Designer Plants, Too Many Possibilities and the Lowdown on Liverwort

Designer Plants

Just because there are marketers out there with more money than green thumbs, we don’t have to succumb to designer labeled plants. Neighborhood nurseries and garden centers have plenty of locally grown plants that are more suitable to our climate and equally well grown. Unusual plants rarely have designer labels. Unless it’s psychologically important to have an “Armani” Aster, go for the acme version. They’re just as good and we’re supporting the little guy. New isn’t always better.

Paralyzed by Possibilities?

One of the complaints that newbie Northwesterners have about gardening in the South Sound is, “Where do we start? We have too many choices!”The best advice from longtime South Sound gardeners is to “go for a walk and ask questions”. Neighbors are usually eager to let you in on their gardening secrets and experiences. You can save a lot of time by avoiding others gardeners’ mistakes. And neighbors aren’t trying to sell you anything. As a matter of fact, they’ll probably go get pruners and a trowel to give you cuttings and divisions.

Batherapy for Plants

It couldn’t hurt. Use ½ cup Epsom salts in a gallon of water as a foliar spray for roses, peppers and tomatoes. For your efforts you’ll get more flowers, greener plants, and higher yields.Use plain old drugstore or grocery store Epsom salts ($3 for 16 oz). Even though you can sprinkle Epsom salts directly on the soil, you’ll get quicker results if you mix with water and soak the area around your plant. If you have old, worn-out soil, chances are the magnesium level is low. Epsom salts can be a miracle worker. For an added boost, spray directly on leaves and fruit.Foliar feeding is highly underestimated and underused. It’s a good habit to develop. For “more than you ever wanted to know about Epsom salts”, go to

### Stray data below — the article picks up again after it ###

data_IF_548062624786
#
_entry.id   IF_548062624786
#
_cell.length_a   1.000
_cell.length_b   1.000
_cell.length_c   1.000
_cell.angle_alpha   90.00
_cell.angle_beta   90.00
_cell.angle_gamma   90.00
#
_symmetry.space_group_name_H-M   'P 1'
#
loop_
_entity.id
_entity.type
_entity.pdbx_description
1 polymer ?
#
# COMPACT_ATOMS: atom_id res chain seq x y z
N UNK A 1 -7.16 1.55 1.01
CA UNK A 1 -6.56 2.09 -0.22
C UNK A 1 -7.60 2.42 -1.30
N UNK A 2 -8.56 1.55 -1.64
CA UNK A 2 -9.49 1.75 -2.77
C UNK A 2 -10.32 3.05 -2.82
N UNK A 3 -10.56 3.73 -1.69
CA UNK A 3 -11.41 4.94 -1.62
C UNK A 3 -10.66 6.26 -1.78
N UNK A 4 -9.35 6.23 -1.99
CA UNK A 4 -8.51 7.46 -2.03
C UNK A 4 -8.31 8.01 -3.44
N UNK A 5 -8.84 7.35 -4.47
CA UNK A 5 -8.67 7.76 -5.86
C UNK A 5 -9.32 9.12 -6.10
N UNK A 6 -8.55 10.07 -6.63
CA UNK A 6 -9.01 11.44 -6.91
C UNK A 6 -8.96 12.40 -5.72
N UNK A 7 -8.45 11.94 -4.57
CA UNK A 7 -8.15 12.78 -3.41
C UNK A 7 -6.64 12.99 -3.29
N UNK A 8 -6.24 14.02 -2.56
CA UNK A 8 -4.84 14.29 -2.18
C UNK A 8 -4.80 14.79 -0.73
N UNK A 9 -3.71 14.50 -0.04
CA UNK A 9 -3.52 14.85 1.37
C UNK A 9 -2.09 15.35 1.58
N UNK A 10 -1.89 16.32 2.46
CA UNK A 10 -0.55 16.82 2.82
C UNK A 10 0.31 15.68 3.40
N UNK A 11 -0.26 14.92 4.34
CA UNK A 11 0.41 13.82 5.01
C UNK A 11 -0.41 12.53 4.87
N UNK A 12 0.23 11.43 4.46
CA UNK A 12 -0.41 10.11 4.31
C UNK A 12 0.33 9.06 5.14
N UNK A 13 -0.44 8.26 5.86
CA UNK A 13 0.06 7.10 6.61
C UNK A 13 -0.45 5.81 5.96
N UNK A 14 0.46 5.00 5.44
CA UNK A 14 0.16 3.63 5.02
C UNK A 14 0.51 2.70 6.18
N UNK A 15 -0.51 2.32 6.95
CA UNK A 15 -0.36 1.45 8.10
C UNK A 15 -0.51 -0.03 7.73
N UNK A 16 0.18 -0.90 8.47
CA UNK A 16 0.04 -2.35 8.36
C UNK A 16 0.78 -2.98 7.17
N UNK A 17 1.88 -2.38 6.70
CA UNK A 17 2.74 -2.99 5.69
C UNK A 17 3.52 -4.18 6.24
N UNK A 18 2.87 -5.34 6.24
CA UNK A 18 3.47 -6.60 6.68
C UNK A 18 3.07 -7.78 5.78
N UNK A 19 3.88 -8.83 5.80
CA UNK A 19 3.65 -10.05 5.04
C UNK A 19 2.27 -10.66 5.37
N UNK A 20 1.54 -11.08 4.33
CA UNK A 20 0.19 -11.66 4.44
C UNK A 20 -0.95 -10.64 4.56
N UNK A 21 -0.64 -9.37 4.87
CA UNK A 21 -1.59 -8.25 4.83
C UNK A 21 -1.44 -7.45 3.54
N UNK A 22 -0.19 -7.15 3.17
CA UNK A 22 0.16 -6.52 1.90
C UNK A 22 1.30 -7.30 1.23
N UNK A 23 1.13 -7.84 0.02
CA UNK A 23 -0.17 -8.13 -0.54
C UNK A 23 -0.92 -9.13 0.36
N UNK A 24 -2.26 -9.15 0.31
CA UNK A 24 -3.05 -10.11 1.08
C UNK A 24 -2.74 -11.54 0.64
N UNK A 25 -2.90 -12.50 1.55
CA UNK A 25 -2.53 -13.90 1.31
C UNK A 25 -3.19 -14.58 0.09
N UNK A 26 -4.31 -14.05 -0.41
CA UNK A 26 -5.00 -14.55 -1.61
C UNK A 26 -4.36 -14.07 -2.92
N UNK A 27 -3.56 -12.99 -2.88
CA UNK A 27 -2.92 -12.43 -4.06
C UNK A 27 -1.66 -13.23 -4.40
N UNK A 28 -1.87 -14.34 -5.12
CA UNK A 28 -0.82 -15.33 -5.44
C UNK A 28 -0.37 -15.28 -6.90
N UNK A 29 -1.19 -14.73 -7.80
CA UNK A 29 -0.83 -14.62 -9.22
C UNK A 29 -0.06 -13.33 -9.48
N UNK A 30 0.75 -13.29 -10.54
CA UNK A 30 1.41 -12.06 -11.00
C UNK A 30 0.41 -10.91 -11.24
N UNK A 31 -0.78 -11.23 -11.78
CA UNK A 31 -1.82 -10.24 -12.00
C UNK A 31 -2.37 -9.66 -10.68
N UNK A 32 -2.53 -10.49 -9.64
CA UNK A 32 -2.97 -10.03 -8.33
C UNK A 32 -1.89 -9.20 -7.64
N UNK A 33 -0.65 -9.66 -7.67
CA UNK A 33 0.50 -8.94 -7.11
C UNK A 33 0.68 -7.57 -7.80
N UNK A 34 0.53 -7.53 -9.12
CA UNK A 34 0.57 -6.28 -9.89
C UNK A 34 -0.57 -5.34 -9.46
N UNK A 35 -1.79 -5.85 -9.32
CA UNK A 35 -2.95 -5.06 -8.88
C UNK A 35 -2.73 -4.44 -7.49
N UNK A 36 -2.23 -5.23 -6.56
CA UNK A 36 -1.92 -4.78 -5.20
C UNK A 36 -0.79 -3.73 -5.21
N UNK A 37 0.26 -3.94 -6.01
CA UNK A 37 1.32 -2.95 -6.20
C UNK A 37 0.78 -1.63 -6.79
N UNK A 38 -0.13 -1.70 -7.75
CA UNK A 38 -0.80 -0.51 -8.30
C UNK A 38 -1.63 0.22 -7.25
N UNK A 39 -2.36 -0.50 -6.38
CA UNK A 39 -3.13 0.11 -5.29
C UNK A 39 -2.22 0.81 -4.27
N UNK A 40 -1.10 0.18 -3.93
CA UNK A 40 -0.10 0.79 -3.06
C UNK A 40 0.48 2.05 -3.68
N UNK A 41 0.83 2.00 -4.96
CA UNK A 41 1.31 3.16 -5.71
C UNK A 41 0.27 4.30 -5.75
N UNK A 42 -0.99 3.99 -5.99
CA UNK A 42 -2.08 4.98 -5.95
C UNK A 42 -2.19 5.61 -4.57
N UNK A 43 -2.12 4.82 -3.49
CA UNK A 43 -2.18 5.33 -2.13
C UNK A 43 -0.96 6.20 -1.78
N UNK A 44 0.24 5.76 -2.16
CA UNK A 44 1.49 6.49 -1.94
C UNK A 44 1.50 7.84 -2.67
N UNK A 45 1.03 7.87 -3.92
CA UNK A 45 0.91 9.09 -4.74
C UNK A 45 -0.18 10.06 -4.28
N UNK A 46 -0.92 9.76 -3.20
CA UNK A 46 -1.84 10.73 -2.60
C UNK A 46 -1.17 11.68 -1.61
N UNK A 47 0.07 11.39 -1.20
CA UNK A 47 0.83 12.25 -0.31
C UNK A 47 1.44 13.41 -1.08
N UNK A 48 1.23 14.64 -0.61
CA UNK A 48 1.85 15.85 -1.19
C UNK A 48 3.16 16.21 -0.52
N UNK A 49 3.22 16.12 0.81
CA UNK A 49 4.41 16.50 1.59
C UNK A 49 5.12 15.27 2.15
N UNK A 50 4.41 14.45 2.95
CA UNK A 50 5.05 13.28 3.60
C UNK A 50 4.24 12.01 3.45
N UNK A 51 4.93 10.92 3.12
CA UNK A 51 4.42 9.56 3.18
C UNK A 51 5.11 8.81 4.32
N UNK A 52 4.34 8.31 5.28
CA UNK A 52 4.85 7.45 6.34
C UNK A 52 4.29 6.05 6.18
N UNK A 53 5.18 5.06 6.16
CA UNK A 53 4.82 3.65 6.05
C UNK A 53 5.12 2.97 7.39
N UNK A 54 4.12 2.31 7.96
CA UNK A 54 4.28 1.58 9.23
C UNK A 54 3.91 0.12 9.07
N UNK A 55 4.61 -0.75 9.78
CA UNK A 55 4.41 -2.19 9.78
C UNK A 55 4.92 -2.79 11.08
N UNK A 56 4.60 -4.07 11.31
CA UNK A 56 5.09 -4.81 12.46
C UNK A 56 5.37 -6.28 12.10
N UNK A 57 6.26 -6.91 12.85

The Lowdown on Liverwort

The South Sound has a new problem plant from the moss family. It’s Liverwort, that flat fried-green-eggs looking thing that tightly covers the top of the soil in greenhouse and nursery grown pots. Liverwort is spread by wind and water. It grows in moist, fertile soils. Watch for it in Tacoma’s north end.If you get Liverwort in a newly purchased pot or if it shows up in your yard, just scrape it off and dispose of it. This is a tough one to get rid of once it takes hold so be a Liverwort first responder and get rid of it while it’s contained. As an aside…it is perfect for terrariums and makes a great science project.

Talk about EZ!

Next to dandelions, hybrid daylilies are about as easy to grow andlow maintenance as you can get.They can change the look of any perennial garden with their fountains of strappy leaves. Daylilies are a welcome substitute for ornamental grasses when you want some upward movement and spike added to a border.Daylilies grow in any soil and in sun or shade. They crowd out weeds, don’t need to be staked and come in every color except… (could it be….blue?) Watch for a selection called ‘Buttered Popcorn’. It is disease resistant, has large buttery-gold 6-inch blossoms on 30-36 inch stems and blooms for an unusually long time, June to frost. No wonder it’s one of the All-American Selections for 2006. Want more? Go to for information.